What it means to be…

…a hollow cross – definition: (1) A martyr to the cause of literature, (2) An imbecile, and; (3) Someone who is incapable of living in the moment and seeks to create false art. 

We all have baggage, that is life but to create baggage in the name of literature only seeks to make the writer or poet an imbecile in the shrinking world of social media. I have always had a problem with people who say they ‘suffer for their art’. They cite such poets as Byron and Shelley: who suffered. They explain to you that such writers as Bukowski and Ballard did battle with their devils to create glorious prose. Let’s get one thing straight, Byron never stopped mid-conversation with a beautiful woman and said, ‘I suffer for my art, let’s fuck’. He was macho, reputedly well endowed, full of bravado and was one hundred percent a raving aristocrat (he kept a bear at University, that is not suffering for art, that’s pissing off the Dean). Likewise, while Shelley was at it with Mary on her mother’s grave, he didn’t yell out at the point of orgasm, ‘I suffer, therefore I am a poet’. He would never have got laid again. Bukowski was too drunk to worry about suffering, and when he did suffer it was normally from VD. Ballard did suffer at the hands of the Japanese as a child during the war, but he did not embrace that suffering, he survived it. Which says more for the human spirit, ingenuity and adaptation of an adult or child to their surroundings than it does about suffering for your art. Even the wonderful Black Mountain Poet, Larry Eigner, who spent his life in a wheelchair with cerebral palsy, didn’t suffer for his art, he suffered from his health and he just bloody well wrote. I have spinal damage, mobility issues and the medication I am on can drive my emotions, meaning I can have lapses in memory but it doesn’t mean that I am suffering for my art. I am fortunate. When I was in traction in hospital, a fifteen year old in the next booth was being told by his consultant that all his spinal discs where crumbling. I laid there in agony and considered the pain that fifteen year old would have to endure. I thought of the artist Lowry, who said of those people he drew, those who suffered at the hands of the state and industry, ‘But for the grace of God…’. I conquered my own suffering. For it wasn’t true suffering, it was just another way of life. We spend too much time concerned about our own suffering, it is a malaise of the new century. We want to compare ailments, body imperfections and emotional wreckages. On Facebook, twitter and other social engines we are neck deep with people bemoaning their fate as if they were Sisyphus, rolling their rocks around the virtual world wailing out for lack of balsamic vinegar, a partner, a job, something to do or inspiration. We are born, we see nothing of the world, and then we moan about our tiny horizons. It is a terrible form of fake boredom and it bores us all, as the comedian Louis CK says:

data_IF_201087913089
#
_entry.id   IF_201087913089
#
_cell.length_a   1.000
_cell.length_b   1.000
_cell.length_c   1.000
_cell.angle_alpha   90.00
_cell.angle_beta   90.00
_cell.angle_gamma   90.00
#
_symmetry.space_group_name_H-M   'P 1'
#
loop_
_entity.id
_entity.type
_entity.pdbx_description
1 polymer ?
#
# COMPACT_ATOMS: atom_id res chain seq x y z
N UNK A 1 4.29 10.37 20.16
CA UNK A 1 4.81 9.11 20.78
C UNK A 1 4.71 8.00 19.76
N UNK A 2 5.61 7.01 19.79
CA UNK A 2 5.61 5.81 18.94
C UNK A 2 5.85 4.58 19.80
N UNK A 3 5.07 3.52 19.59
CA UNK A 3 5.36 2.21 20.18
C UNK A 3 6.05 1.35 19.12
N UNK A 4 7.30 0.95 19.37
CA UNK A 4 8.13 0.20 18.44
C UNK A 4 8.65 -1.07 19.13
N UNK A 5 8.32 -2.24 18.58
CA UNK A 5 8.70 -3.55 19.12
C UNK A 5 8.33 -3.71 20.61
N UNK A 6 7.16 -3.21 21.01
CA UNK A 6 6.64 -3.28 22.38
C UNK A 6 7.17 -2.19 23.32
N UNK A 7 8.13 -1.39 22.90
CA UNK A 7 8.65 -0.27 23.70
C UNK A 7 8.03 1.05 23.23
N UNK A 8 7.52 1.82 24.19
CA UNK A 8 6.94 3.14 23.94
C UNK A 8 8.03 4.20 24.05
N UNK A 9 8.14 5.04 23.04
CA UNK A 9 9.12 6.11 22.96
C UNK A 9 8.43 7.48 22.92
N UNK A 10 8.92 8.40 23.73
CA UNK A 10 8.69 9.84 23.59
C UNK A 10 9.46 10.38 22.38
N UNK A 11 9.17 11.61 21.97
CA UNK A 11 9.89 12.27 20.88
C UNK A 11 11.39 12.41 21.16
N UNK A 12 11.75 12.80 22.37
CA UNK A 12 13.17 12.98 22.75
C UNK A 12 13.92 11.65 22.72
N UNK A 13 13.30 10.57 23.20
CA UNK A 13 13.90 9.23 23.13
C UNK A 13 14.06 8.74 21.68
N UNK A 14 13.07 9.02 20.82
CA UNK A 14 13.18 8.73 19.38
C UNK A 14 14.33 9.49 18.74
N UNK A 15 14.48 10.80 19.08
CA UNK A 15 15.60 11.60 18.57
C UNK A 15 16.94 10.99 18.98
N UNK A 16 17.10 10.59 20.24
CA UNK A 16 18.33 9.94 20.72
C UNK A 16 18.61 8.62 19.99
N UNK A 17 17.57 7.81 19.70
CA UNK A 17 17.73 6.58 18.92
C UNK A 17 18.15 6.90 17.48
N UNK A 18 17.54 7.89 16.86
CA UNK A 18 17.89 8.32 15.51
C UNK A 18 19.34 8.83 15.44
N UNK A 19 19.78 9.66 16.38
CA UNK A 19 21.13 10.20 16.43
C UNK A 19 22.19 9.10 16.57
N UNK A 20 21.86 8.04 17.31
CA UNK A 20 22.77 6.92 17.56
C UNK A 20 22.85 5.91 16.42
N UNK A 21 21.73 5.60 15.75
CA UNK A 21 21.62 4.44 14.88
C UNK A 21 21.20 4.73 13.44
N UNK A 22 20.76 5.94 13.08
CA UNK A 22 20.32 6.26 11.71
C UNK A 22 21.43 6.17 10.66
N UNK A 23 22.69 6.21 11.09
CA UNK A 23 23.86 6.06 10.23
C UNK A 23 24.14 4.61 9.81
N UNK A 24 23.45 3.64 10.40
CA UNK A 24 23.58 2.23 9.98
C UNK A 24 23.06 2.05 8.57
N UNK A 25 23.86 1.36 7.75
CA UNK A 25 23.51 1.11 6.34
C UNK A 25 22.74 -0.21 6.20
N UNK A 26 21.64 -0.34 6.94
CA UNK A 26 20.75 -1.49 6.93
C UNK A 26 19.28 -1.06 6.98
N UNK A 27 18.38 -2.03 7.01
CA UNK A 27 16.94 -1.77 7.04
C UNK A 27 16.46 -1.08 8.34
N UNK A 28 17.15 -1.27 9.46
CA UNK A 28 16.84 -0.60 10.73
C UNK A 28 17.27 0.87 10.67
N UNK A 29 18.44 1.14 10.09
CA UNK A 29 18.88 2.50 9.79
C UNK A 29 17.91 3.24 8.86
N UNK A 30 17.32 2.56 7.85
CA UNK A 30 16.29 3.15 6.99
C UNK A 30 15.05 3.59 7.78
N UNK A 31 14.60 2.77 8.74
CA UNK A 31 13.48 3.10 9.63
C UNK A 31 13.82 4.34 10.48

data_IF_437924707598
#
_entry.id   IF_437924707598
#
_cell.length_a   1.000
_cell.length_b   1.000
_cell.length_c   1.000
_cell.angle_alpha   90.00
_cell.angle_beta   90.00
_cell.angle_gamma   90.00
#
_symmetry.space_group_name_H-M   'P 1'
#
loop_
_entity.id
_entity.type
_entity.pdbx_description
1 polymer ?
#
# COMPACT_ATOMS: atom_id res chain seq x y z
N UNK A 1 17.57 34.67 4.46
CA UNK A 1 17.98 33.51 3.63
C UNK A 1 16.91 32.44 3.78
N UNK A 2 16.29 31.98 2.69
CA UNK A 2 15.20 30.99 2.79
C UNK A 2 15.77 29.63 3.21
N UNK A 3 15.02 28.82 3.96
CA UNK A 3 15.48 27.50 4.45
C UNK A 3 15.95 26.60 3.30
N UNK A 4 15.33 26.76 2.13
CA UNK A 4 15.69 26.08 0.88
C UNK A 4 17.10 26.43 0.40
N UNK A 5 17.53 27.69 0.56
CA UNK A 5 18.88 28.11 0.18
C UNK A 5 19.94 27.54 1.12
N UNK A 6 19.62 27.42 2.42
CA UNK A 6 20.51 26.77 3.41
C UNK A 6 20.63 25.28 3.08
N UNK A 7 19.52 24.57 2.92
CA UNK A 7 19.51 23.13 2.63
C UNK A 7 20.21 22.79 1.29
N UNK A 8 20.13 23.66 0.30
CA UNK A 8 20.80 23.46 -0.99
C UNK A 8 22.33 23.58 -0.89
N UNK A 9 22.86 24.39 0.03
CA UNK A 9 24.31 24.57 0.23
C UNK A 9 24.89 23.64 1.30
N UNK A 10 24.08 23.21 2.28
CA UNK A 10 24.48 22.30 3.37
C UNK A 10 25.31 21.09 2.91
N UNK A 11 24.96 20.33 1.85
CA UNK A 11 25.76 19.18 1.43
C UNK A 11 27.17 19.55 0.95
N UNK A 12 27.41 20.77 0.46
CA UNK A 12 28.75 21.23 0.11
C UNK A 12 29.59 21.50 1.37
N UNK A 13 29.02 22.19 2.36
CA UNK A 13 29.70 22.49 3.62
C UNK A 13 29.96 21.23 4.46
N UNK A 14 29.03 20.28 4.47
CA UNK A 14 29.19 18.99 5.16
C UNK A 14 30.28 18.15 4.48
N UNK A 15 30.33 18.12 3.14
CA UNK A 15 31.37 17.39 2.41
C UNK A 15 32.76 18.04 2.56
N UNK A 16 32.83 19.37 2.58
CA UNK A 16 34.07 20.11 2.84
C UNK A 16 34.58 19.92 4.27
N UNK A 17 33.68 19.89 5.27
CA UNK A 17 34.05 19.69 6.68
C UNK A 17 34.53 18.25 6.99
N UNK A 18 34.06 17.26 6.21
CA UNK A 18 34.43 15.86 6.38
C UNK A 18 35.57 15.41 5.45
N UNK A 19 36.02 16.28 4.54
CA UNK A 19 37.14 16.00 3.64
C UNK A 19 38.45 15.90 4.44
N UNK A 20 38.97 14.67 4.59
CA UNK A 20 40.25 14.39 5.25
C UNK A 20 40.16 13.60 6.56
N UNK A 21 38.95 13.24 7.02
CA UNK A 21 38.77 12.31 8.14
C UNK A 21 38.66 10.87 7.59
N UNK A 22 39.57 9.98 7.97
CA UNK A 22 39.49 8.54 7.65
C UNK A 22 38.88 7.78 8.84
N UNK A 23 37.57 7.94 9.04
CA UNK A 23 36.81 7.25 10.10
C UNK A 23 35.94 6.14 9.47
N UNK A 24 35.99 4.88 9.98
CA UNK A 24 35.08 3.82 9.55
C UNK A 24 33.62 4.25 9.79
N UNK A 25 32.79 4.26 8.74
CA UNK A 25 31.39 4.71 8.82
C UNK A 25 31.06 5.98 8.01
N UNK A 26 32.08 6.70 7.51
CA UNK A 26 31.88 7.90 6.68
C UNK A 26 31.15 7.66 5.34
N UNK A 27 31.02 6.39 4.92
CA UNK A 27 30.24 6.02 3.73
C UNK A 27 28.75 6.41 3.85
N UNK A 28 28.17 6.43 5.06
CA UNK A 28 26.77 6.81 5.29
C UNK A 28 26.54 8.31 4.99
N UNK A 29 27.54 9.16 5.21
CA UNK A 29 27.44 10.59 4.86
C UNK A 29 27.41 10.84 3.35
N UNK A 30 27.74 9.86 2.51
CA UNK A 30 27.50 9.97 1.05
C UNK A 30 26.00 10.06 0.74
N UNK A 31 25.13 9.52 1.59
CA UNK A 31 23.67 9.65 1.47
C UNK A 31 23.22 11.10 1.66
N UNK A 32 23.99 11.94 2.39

“’I’m bored’ is a useless thing to say. You live in a great, big, vast world that you’ve seen none percent of. And even the inside of your own mind is endless. It goes on forever inwardly. Do you understand? Being the Fact that you’re alive is amazing, so you don’t get to be bored.”

Millions or people suffer every day, billions throughout the history of humankind and not for art. They really suffered, really starved to death, really died under the boot of oppression. Did you really suffer because you couldn’t find a simile?

So, next time someone says they suffer for their art, punch them repeatedly in the nose. That is suffering, writers block isn’t and not winning a poetry competition isn’t anywhere in the same ball park as human suffering through the ages. It is just a misfortune. I have sympathy that you can’t write or your poem didn’t win. I am sad for you, that is empathy. Just choose your words better, it’s your job to do so. It is not the end of the world. You will not suffer for eternity from it. Life is made of ups and downs but it is never your decision to decide that your day to day problems are art, history will decide and they will not deem it as suffering.

Suffering for your art is someone who is not allowed to write, to voice their opinion, to openly show what they have written or painted. These people live in fear from governments and factions who will make them truly suffer before killing them. Those who stand up against oppression and write powerful truths are real heroes, who really do suffer for it. You getting booed off the stage at an open mic in no way equates to being water-boarded or being shot in the head. You have not suffered. You have had a life experience.

Poets and writers should write and not buy into the idea of the suffering artist, the muse or the drafty garret. These are hollow crosses that should not be carried. Think about those real people in the world who suffer everyday, and be glad that you have light in your life, even if it is only a small crack of light.

Art does not = suffering.

Self enforced suffering does not = art.

False suffering = false art.

Poets = writing.

Writers = writing.

Writing = a beacon of light.

Be the light, not the dark.

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One Comment Add yours

  1. I think these ‘social medias’ (or rather their over-use) have caused a personality devolution. People are less concerned with what they are saying, but absolutely MUST be saying something.
    Anyway, thanks for the post, it was a good read. I know social networks weren’t the main focus here, but I was reminded of Dan Pantano’s last post anyway: http://massgraves.wordpress.com/2013/09/05/gunter-grass-facebook-is-shit/

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